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Nazis, drunks, burritos and Marx: Master Blaster’s European Tour

Negotiating skinheads, inflatable crocodiles, vegan snacks and the ghosts of Marx and Engels, Tom, Justin and Luke of Auckland hardcore punk band Master Blaster recounts their recent tour of Europe – 18 shows across 7 countries in 27 days. And there’s a music video to prove it.

The further we headed east in Poland, the hairier the looks became. Perhaps it was understandable. We had German number plates on our van and supposedly there was a large Nazi presence close to where we were playing but maybe the merchandise boldly stating “Fuck you fascist!” might have given it away. We weren’t lost. Or Nazis. We were definitely in the right place – Ultra Chaos Piknik in Zelebsko was to possibly be the most rungus festival we would play.

We were a few days into a month-long tour – 18 shows across 7 countries in 27 days. And things were going well. That is, until towards the end of our Zelebsko set. At about 1am during a downpour, a giant skinhead jumped on stage and tried to fight our bassist Tom because we didn’t sing in Polish. He grabbed the mic, ranted in broken English and swaggered around trying to get a reaction from the very wet crowd. Then, with no explanation, he jumped, tripped and face-planted off the two-metre high stage into mud and a sea of jeers. He got arrested soon after.

The tour was the result of four months planning – endless hours spent emailing, messaging and calling promoters, bands and friends – trying to figure out some logical route that wouldn’t have us chasing ourselves all over Europe.

We found ourselves in Leipzig – a punk paradise that is being hailed as the new Berlin – playing a skate park at Kone Island. From here we moved on to the Peter Pan club house AK44 in Giessen, having made lifelong friends with German hardcore band KICK IT! while on tour last year. There was crowd surfing, peppermint schnapps (pfefe), and the second best kebabs of the whole tour. With many games of Kicker, we hit Berlin, a very wet festival in Ovendorf, Chemnitz (formally known as Karl Marx City) and Rochlitz, population 5,000.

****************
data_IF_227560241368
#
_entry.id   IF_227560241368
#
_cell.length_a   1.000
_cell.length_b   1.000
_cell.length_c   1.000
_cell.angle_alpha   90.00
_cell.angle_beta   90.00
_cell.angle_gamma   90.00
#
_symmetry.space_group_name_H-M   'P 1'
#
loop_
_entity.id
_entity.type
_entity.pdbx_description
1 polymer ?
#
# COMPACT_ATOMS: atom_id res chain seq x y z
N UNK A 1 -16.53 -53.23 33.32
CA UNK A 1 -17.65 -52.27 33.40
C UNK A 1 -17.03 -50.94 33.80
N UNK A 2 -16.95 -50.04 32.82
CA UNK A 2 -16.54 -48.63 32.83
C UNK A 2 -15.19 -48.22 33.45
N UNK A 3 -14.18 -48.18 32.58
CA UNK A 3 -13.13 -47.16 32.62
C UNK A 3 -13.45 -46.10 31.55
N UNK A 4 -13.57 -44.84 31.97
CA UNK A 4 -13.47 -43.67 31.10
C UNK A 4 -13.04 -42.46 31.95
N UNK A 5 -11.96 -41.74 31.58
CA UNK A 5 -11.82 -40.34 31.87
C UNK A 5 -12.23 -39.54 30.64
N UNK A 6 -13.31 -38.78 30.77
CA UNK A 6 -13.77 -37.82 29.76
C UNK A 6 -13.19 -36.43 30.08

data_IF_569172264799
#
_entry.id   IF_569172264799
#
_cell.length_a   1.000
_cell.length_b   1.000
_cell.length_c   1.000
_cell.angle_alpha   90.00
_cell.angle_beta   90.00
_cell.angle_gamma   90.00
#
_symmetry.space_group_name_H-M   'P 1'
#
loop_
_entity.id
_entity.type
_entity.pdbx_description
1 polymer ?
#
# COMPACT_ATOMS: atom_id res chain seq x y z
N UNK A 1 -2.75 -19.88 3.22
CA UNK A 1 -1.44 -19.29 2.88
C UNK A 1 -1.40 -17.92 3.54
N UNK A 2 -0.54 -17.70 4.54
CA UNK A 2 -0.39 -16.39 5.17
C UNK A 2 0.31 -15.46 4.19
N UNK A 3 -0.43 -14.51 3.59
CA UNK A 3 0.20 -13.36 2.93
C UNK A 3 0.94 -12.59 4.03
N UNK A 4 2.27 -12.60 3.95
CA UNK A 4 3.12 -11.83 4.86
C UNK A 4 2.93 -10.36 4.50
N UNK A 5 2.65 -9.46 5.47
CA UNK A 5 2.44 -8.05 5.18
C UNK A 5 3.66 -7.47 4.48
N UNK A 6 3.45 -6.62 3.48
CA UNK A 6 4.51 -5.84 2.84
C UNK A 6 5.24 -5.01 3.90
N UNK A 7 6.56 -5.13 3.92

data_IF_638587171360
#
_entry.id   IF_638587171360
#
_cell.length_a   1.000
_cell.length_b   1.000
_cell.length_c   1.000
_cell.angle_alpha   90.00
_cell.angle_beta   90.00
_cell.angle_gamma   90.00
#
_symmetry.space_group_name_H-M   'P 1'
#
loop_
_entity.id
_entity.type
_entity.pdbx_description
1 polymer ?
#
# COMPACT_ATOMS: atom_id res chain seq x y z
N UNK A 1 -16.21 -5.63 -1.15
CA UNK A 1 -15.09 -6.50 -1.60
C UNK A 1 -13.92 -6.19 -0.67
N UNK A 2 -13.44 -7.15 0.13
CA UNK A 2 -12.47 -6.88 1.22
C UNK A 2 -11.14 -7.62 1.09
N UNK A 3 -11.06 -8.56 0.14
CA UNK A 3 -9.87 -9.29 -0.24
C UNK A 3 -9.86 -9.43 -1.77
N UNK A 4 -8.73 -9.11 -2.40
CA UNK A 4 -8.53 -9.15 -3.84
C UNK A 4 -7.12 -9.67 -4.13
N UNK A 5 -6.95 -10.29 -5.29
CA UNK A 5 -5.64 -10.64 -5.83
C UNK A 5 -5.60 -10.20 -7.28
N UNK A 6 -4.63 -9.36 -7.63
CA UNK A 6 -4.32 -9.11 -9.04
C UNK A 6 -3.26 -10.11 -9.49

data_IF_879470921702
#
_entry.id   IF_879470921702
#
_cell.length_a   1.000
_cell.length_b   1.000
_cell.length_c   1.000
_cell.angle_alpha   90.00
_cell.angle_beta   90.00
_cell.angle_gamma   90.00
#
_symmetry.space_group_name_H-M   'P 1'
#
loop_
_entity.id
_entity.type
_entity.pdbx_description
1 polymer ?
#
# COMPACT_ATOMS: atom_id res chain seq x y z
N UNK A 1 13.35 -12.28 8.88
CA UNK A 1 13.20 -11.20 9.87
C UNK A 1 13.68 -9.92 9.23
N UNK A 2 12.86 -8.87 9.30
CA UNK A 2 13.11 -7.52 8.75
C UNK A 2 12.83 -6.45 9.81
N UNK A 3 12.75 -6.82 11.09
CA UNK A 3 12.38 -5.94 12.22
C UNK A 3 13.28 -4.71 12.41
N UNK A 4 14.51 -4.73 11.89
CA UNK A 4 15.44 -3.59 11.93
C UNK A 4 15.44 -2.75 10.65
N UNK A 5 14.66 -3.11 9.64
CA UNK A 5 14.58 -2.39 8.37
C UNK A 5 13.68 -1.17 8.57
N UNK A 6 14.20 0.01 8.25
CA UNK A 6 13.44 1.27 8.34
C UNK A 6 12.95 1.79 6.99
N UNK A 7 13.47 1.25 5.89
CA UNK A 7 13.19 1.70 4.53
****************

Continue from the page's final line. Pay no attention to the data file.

But before the shows had even begun, we ventured to Memento Park in Budapest to see the only cubist style Marx and Engels statue. That sparked a sort of pilgrimage across Europe digging out statues and graves of the German philosophers. People think that touring is all about playing shows, drinking, partying, hedonism and consumerism. For us it was one of communism, seizing the means of production, anarchist utopian bubbles, vegan snacks and class warfare.

MASTER BLASTER WITH KARL MARX IN CHEMNITZ

Eventually, we found ourselves in Trutnov, Czech Republic. We arrived mid-morning to naked, passed out bodies protruding through the crowd of animal costumes and inflatable toys with the most camo clothing outside of a war zone, you were ever likely to see. Obscene Extreme is the world’s largest grindcore festival. Now in its 19th year, it extends out to a week of organised chaos and is a haven for freaks, outcasts and everything in between. The festival is noisy and fast. It was everything we could hope for.

It was only midday in Trutnov, yet the sea of costumed punters was already out in full force – stage diving onto unicorns and sending inflatable crocodiles into the circle pit. With our set finishing faster than we could imagine, we celebrated in our typical rushed manner of skulling the rider before having to rush off.